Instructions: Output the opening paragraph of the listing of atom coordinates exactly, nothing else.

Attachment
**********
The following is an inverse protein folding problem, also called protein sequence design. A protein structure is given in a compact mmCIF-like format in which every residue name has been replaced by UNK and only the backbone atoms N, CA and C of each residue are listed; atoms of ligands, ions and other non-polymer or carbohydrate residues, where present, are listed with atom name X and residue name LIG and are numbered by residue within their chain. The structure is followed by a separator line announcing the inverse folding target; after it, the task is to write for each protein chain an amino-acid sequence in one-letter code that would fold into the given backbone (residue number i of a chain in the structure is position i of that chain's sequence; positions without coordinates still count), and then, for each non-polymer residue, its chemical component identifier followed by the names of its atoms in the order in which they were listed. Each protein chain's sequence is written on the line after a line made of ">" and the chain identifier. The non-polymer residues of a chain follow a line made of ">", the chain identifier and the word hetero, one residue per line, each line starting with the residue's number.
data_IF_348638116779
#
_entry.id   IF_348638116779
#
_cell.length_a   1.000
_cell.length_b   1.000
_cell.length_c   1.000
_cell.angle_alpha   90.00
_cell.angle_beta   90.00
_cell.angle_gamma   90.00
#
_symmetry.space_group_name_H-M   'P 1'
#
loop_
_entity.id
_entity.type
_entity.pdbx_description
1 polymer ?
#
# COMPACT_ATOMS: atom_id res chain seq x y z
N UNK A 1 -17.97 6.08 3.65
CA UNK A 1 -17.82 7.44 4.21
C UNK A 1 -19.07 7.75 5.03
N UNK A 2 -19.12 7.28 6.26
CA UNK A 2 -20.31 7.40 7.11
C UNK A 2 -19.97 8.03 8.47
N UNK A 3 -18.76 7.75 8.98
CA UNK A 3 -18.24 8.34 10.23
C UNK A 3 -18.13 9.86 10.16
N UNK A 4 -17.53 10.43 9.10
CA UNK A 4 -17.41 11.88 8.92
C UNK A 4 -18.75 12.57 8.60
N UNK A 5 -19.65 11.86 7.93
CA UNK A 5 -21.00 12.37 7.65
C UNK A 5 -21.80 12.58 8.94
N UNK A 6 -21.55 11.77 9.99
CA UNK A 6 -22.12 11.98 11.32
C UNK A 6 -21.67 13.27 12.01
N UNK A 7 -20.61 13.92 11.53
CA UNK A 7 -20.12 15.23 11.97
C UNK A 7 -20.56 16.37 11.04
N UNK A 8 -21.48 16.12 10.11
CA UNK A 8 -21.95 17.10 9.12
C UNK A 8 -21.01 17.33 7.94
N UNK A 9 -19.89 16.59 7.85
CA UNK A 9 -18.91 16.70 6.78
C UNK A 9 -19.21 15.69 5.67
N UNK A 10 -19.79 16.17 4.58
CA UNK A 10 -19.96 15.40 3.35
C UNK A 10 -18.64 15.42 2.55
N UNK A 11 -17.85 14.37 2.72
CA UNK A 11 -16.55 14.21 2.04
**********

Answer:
The following is an inverse protein folding problem, also called protein sequence design. A protein structure is given in a compact mmCIF-like format in which every residue name has been replaced by UNK and only the backbone atoms N, CA and C of each residue are listed; atoms of ligands, ions and other non-polymer or carbohydrate residues, where present, are listed with atom name X and residue name LIG and are numbered by residue within their chain. The structure is followed by a separator line announcing the inverse folding target; after it, the task is to write for each protein chain an amino-acid sequence in one-letter code that would fold into the given backbone (residue number i of a chain in the structure is position i of that chain's sequence; positions without coordinates still count), and then, for each non-polymer residue, its chemical component identifier followed by the names of its atoms in the order in which they were listed. Each protein chain's sequence is written on the line after a line made of ">" and the chain identifier. The non-polymer residues of a chain follow a line made of ">", the chain identifier and the word hetero, one residue per line, each line starting with the residue's number.